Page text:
In Season 4, Episode 3 of the popular TV series Mad Men, Don Draper meets Anna’s niece, a U.Cal Berkeley student. “I’m not political,” she tells Don, “I just don’t understand who’s in charge.” “You’re in charge,” comes the ad man’s response. Historian Andrew Marr concurs.
Summarising his authoritative book A History of Modern Britain, Marr acknowledges that ‘the story that follows is the defeat of politics by shopping’. ‘Consumerism,’ he explains, ‘has shouldered aside other ways of understanding the world – real political visions, organised religion, a pulsing sense of national identity’.
Dr Peter Ackerman, former chair overseer of The Fletcher School of Law and Diplomacy, has observed that the composition of cross-border transactions has shifted from official to commercial since the Cold War ended. Commerce, according to Chilean activist Guillermo Wechsler, has become the most relevant domain of human activity, because commerce is what determines the distribution of resources.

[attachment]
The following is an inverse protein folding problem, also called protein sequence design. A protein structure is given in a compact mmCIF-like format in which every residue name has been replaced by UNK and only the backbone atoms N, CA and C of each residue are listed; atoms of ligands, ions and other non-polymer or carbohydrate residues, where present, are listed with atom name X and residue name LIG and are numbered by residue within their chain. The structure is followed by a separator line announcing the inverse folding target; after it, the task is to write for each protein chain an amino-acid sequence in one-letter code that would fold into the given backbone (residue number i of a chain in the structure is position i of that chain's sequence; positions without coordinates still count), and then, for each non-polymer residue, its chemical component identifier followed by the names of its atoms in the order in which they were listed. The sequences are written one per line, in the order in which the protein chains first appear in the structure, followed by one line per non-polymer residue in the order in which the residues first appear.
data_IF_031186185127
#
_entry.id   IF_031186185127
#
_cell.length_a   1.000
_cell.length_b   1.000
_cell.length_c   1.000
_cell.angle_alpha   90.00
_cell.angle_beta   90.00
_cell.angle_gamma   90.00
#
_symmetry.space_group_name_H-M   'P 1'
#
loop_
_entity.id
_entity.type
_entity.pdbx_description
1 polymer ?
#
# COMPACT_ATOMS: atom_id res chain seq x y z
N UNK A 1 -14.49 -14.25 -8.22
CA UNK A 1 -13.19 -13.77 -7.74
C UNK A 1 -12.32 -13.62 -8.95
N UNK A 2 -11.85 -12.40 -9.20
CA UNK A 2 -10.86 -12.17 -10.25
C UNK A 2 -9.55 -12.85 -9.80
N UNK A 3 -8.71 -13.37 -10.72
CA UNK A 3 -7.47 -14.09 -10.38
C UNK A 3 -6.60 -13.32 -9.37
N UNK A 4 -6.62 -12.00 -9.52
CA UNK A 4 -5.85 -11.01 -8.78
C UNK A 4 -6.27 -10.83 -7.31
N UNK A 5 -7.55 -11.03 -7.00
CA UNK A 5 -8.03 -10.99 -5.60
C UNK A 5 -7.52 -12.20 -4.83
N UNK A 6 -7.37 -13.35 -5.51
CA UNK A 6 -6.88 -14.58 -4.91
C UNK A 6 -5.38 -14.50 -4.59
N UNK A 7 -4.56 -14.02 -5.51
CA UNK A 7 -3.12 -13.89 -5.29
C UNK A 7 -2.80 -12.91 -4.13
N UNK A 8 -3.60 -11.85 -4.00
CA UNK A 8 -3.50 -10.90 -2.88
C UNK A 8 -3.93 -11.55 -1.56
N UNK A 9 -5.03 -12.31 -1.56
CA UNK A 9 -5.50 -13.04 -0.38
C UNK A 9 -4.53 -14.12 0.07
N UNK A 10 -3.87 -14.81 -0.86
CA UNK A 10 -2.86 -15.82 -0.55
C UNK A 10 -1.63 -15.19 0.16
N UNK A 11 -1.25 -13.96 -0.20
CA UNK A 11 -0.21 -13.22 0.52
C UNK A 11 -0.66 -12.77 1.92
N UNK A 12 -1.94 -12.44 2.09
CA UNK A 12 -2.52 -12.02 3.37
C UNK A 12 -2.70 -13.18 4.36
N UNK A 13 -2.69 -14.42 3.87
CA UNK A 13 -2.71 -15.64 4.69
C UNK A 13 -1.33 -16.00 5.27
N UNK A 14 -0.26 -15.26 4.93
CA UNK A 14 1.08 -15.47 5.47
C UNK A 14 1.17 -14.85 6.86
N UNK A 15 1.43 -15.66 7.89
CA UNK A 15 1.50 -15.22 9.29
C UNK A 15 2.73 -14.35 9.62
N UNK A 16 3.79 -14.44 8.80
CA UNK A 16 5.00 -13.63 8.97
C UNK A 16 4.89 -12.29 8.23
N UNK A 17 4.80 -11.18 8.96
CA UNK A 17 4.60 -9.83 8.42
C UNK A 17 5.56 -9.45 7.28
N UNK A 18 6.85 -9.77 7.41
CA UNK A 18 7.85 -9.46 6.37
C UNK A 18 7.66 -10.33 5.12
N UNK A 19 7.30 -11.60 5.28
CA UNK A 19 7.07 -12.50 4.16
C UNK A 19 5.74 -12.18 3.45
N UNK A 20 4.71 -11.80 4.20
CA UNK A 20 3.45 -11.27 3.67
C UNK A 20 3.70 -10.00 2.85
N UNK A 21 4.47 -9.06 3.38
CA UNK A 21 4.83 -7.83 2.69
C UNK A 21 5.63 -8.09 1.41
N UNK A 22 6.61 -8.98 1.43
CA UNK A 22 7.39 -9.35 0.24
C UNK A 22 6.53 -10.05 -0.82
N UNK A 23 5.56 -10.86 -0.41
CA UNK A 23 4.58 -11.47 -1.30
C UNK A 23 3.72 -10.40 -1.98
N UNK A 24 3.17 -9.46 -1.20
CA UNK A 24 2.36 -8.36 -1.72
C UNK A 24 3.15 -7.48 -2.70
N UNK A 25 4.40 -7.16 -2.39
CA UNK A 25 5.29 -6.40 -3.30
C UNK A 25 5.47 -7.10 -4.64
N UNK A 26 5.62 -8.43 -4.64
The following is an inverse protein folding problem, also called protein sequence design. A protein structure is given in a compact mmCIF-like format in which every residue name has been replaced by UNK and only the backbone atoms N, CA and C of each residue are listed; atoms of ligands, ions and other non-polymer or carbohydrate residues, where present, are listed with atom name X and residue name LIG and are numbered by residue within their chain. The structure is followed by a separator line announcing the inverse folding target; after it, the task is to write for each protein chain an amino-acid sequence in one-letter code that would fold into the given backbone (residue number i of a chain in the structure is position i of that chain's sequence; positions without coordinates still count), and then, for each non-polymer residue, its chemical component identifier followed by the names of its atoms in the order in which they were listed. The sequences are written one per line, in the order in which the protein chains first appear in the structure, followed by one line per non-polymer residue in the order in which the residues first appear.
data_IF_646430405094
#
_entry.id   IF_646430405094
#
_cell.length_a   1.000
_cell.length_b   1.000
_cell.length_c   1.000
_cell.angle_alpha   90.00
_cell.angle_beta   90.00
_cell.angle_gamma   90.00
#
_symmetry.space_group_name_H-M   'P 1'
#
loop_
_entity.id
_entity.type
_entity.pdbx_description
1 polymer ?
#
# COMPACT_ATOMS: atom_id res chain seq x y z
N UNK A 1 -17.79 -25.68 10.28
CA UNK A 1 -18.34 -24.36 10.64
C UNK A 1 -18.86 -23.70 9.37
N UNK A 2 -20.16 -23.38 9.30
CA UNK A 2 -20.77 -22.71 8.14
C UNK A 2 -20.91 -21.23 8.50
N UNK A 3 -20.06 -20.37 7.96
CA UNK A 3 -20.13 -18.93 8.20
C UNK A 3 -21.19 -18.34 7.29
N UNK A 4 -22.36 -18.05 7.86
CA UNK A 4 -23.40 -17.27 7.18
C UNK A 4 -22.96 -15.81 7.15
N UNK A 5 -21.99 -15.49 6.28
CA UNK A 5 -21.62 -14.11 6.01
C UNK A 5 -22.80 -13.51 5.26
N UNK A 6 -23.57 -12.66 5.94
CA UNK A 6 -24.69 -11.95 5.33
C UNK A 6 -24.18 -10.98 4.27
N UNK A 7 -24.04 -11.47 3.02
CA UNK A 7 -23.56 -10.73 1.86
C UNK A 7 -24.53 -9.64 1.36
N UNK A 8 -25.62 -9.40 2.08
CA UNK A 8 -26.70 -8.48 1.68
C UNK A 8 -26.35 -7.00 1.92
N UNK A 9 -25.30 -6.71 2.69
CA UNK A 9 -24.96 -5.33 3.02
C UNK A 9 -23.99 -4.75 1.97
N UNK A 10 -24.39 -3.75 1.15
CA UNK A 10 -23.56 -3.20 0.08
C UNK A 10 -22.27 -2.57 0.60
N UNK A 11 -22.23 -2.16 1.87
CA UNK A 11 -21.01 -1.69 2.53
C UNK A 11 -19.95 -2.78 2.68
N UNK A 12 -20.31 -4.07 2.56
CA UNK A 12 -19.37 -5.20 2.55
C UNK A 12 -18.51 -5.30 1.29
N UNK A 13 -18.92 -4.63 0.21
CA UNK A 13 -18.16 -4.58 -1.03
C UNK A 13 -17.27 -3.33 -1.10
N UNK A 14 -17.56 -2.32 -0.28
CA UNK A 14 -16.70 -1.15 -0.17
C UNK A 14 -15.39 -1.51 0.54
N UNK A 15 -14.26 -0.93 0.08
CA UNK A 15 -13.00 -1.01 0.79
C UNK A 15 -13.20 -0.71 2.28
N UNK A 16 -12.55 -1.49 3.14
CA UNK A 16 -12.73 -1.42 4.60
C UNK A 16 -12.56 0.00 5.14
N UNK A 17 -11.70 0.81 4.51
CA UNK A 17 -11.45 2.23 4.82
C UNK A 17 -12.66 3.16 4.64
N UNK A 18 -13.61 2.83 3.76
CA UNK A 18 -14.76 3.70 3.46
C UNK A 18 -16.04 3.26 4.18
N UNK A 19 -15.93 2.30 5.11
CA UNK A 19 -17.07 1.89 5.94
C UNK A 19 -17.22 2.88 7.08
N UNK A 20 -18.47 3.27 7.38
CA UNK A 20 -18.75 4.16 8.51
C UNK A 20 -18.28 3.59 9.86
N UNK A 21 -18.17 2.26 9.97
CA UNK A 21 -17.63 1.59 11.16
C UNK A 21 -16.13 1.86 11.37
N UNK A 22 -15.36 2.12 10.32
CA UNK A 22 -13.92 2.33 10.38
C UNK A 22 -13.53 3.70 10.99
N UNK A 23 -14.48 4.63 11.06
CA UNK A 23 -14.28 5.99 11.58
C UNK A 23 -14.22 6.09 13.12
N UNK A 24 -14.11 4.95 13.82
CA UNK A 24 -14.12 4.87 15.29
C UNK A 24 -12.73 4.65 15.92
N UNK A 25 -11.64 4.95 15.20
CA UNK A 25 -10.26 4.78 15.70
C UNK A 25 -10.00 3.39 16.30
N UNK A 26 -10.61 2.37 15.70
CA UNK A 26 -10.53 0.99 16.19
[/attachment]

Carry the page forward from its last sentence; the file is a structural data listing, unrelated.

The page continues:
And as commerce has risen and has helped bring to the West, South America and East Asia unparalleled levels of prosperity, so too is it rising, and will it continue to rise in Africa, as it caters to the rising consumer class. Don’t take my word for it. See what top-tier strategy consultants McKinsey and BCG, the World Bank’s IFC, the Africa Development Bank, Ernst & Young and The Economist have to say.